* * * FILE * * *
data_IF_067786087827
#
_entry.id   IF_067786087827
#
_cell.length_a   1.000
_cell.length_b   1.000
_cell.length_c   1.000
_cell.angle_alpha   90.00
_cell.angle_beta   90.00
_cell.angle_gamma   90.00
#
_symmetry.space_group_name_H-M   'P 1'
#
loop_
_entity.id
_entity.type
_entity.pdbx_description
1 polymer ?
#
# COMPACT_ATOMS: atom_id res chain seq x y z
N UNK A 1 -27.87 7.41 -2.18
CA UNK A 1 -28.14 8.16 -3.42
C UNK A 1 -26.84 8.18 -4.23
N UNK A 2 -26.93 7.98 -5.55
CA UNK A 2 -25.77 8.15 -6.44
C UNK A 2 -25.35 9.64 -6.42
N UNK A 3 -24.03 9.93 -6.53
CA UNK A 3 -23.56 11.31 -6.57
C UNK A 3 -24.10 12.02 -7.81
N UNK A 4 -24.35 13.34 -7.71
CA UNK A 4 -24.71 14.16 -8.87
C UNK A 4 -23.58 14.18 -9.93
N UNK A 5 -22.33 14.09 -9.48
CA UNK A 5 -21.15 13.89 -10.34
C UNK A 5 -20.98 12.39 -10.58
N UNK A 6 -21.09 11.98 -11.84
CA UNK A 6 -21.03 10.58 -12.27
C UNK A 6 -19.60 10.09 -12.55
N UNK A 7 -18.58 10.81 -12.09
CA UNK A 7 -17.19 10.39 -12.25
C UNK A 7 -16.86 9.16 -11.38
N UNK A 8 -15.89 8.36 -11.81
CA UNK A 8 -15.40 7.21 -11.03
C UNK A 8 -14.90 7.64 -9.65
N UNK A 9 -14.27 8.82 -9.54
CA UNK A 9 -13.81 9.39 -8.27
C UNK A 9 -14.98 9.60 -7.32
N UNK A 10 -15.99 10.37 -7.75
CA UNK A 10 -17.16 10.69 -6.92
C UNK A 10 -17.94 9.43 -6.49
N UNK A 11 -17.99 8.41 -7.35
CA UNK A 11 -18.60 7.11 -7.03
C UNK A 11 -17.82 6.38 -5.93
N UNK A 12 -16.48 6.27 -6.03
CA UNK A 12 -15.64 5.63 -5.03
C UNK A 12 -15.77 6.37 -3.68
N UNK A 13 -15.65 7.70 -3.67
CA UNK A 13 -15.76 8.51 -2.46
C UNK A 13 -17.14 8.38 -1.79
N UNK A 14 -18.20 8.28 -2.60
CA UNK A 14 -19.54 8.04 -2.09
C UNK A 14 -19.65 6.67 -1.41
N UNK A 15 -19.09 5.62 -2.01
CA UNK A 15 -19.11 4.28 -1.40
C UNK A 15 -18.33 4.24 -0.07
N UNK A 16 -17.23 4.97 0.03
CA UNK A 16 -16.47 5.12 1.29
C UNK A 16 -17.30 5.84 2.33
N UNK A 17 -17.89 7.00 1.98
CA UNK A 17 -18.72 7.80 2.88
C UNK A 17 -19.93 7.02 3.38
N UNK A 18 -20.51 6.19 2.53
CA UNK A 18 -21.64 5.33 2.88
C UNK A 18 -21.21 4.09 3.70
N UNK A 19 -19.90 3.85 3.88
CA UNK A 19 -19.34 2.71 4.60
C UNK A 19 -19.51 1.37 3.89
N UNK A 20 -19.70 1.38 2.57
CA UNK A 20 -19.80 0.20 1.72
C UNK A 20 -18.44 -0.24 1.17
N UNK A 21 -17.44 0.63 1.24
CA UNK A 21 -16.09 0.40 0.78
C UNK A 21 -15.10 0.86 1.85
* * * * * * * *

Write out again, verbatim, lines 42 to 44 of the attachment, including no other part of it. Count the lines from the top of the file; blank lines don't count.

N UNK A 8 -15.89 8.36 -11.81
CA UNK A 8 -15.40 7.21 -11.03
C UNK A 8 -14.90 7.64 -9.65